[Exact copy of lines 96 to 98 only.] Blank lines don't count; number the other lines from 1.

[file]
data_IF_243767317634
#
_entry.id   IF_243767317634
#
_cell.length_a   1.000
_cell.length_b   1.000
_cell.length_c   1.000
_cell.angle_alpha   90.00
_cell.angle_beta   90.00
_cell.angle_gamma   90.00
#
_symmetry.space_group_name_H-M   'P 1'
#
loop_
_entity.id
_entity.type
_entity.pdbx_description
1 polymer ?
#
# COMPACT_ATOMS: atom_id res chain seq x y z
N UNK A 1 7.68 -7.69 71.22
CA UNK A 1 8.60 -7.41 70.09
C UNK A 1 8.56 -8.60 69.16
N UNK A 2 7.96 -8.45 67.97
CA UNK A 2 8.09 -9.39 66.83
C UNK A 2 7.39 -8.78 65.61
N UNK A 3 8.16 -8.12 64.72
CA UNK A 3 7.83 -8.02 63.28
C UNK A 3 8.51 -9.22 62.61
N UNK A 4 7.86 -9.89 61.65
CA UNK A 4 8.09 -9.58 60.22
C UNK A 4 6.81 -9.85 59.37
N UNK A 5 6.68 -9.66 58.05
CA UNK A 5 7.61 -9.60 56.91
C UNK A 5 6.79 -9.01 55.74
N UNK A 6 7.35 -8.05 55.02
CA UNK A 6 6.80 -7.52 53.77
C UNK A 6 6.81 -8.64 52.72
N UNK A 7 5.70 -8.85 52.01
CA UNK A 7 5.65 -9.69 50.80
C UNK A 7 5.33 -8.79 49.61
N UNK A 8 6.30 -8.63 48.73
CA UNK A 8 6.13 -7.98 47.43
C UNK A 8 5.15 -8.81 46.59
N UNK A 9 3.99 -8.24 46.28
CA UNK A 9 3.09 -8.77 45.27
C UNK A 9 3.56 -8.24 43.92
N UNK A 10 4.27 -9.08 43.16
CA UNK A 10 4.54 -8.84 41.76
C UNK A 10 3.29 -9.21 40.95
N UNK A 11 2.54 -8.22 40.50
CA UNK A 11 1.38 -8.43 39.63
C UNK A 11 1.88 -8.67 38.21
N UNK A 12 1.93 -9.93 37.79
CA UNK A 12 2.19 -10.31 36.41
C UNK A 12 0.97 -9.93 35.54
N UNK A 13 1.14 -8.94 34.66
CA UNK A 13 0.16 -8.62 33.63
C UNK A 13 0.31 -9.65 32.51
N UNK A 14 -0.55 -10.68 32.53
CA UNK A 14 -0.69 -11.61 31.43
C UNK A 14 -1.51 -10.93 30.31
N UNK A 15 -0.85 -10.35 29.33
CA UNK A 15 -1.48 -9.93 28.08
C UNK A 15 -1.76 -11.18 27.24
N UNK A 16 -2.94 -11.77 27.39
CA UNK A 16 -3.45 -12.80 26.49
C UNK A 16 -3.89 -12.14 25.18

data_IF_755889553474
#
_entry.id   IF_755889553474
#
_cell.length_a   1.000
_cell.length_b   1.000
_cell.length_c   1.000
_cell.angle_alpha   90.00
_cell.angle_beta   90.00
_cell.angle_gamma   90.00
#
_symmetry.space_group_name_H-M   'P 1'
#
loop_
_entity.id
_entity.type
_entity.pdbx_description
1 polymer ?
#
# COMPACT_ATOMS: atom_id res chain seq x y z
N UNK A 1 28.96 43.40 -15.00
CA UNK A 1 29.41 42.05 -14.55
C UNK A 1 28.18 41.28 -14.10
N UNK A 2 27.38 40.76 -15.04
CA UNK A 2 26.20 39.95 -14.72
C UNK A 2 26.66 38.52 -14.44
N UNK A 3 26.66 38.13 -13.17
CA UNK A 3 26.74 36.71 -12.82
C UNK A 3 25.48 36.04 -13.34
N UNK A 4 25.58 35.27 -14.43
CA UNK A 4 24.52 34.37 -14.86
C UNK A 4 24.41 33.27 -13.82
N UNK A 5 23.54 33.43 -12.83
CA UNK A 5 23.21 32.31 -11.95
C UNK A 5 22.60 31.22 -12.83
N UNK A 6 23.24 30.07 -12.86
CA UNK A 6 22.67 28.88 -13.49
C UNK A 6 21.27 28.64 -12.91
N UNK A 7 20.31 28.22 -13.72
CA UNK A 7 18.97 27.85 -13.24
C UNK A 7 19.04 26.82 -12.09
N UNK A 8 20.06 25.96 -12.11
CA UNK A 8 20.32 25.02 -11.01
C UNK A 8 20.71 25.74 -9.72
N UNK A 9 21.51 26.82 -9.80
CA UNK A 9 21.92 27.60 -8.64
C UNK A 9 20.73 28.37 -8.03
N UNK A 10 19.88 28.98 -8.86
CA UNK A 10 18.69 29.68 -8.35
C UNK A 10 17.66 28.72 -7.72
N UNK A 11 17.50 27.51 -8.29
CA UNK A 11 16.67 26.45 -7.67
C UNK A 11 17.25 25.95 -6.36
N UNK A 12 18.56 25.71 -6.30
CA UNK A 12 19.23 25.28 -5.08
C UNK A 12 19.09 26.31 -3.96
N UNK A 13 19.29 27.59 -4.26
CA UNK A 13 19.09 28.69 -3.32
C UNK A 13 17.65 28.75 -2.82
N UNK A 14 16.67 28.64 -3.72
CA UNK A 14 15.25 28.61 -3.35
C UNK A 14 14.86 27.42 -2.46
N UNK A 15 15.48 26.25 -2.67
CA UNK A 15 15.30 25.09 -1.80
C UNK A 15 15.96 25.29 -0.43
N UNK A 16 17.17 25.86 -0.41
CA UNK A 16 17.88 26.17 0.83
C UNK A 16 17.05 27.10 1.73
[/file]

CA UNK A 3 26.74 36.71 -12.82
C UNK A 3 25.48 36.04 -13.34
N UNK A 4 25.58 35.27 -14.43